A single colony releases billions of spores, and each is capable of starting a new colony. If a spore lands in a suitable environment, it will germinate and continue the cycle. Spores that land in an environment not conducive to germination remain dormant until the environment changes. (In a dry environment they can stay dormant for years.)

“ A B. fuckeliana spore can germinate and mature to produce more spores in a matter of days.”

Spores can enter the indoor garden through the ventilation system, on clothing, or on contaminated plants. Proper housekeeping can reduce the number of suitable host sites in the garden, but preventing all the spores from entering the garden is unrealistic in most situations.

How To Control Gray Mold

Photo: OG Growlite reflector Inside a grow tent

The best way to avoid gray mold is to not give it a suitable home. Since the mold develops only in overly moist conditions, the first line of defense is controlling humidity to keep moisture levels under 50 percent.

Gray mold is likely to be most severe within the thickest part of the canopy where air circulation is poorest. Thick outdoor plants can be spread with twine or netting to improve airflow. Remove interior and weak branches to improve circulation. Fans assist in mold prevention by removing pockets of high-humidity air surrounding the leaves and flowers.

“The best way to avoid gray mold is to not give it a suitable home.”

Don’t foliar feed plants during the last 30 days of flowering because moisture may become trapped inside the buds. Foliar feed early in the day during vegetative and early flowering so moisture on leaves or buds has a chance to dry before darkness. Watering the garden at the beginning of the light period or early in the day will give any excess moisture on the leaves an opportunity to evaporate.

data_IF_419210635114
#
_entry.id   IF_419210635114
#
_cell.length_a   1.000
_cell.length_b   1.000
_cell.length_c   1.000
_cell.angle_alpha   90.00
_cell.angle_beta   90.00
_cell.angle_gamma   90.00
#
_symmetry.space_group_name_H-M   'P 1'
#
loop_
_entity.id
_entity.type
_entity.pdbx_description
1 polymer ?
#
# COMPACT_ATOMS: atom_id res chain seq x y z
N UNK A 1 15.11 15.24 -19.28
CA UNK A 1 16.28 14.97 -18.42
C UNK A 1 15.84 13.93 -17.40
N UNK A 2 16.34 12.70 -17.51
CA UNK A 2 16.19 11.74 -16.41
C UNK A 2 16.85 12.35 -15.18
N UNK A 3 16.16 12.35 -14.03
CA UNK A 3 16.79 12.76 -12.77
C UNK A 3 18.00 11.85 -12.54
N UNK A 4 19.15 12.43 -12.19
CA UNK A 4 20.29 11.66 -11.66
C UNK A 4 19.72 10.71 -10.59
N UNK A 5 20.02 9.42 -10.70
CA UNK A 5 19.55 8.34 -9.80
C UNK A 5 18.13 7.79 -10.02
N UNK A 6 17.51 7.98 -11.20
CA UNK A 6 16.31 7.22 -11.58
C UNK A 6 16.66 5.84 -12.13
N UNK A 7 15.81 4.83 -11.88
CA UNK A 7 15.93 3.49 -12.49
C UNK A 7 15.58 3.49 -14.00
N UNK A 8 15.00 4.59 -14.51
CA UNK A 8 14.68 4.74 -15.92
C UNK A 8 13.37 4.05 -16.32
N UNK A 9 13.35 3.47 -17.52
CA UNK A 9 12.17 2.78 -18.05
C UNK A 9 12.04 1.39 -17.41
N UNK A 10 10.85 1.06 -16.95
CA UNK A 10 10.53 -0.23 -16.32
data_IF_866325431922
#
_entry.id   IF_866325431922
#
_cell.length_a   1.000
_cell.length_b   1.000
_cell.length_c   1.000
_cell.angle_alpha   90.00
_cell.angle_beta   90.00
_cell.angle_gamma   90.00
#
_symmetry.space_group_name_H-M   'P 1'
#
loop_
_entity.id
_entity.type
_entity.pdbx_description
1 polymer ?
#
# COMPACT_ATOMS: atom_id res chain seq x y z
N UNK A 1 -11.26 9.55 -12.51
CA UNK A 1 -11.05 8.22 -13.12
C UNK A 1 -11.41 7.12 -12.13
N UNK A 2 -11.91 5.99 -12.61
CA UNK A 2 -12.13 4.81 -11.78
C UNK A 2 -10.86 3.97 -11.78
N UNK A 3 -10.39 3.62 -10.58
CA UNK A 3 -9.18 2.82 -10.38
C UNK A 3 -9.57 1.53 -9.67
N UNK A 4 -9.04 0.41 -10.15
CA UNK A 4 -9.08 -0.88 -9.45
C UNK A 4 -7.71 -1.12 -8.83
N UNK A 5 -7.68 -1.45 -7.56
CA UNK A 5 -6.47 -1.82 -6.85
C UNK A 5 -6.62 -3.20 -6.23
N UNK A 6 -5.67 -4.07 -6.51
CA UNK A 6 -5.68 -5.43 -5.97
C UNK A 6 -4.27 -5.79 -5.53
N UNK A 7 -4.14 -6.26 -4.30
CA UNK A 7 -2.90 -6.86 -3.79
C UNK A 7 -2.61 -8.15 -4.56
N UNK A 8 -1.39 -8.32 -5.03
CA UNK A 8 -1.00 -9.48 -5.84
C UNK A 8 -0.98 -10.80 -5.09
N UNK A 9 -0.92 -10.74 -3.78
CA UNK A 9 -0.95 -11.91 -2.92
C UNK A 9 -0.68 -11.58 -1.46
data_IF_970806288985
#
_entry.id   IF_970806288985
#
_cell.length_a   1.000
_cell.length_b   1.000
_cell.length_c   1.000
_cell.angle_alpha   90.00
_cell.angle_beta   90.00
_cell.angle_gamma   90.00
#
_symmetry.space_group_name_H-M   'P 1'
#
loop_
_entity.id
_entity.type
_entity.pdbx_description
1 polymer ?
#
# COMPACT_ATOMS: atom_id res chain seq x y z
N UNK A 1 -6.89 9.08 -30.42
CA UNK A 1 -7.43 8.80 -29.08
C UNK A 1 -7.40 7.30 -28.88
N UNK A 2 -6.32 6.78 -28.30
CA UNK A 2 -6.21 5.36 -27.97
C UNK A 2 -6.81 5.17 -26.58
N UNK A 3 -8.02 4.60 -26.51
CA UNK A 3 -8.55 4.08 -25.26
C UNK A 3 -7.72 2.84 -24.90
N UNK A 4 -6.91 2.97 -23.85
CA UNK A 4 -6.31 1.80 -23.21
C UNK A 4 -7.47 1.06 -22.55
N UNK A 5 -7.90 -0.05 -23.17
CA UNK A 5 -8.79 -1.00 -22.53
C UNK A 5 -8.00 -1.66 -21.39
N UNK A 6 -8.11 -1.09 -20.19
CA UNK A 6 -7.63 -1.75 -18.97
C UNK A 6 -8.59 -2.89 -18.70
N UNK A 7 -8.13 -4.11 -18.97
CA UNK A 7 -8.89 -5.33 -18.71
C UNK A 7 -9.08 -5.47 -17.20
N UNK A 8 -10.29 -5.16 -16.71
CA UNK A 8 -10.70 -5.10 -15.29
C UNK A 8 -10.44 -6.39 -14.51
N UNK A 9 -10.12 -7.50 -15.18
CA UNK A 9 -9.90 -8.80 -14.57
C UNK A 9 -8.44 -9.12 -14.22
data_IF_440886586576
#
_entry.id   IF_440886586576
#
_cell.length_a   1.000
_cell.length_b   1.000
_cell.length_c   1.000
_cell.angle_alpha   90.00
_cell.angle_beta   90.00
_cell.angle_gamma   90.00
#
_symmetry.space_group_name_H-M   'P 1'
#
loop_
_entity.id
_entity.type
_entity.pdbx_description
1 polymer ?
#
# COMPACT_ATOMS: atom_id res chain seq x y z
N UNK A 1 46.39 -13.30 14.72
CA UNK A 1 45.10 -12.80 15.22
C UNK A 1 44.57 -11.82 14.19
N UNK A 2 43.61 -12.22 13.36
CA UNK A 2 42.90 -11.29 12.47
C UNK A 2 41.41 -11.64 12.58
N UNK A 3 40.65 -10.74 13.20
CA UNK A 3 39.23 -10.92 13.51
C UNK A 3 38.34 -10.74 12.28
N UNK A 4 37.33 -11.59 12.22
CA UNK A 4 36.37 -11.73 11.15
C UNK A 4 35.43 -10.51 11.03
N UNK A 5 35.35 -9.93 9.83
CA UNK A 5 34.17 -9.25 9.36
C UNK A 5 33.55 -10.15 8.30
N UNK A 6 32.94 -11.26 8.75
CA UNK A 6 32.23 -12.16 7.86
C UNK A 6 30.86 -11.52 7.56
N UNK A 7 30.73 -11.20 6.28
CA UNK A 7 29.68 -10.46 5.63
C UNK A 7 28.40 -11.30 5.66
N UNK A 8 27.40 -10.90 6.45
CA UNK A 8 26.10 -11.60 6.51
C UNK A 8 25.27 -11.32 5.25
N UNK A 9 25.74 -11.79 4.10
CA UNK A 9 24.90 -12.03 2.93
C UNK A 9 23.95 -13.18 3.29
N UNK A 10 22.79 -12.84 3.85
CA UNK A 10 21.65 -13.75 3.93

Cut out and remove the affected portions of the plant or bud, or remove it entirely to reduce potential host sites. Destroy any infected material, and sanitize any tools to prevent them from spreading infections. Moldy weed should be thrown out, although unaffected buds from the same plant may still be consumed.

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After removing all signs of infection, correct the environmental conditions. If circumstances do not allow the environment to be controlled, use preventive measures such as applying Bacillus subtilis (QST 713, known by the brand name Serenade), or a fungicide like Ed Rosenthal’s Zero Tolerance Herbal Fungicide, which includes potassium bicarbonate. Fungicides are more effective when used preventively, so apply at the beginning of the wet season. Some gardeners use sulfur to treat at-risk or infected plants. It can be applied as a powder, in sulfur dioxide mats, or from sulfur pots. Potassium bicarbonate prevents mold germination; sodium bicarbonate (baking soda) can be used as a substitute. Cinnamon, seaweed, D-limonene (citrus oil), and chamomile sprays have antifungal properties and will help control an outbreak.

Powdery Mildew

Powdery mildew on marijuana plant
Powdery mildew on marijuana plant

Powdery mildew (caused by several fungi) is the bane of modern marijuana growers. It looks like confectioners’ sugar dusting leaves. At first it appears as an irregular circle on just a small portion of the leaf. But it quickly spreads onto the surrounding tissue, covering the entire leaf. Colonies soon develop on the surrounding vegetation and in other areas of the garden. Powdery mildew is most likely to attack young leaves, up to two or three weeks old.

“Powdery mildew (caused by several fungi) is the bane of modern marijuana growers.”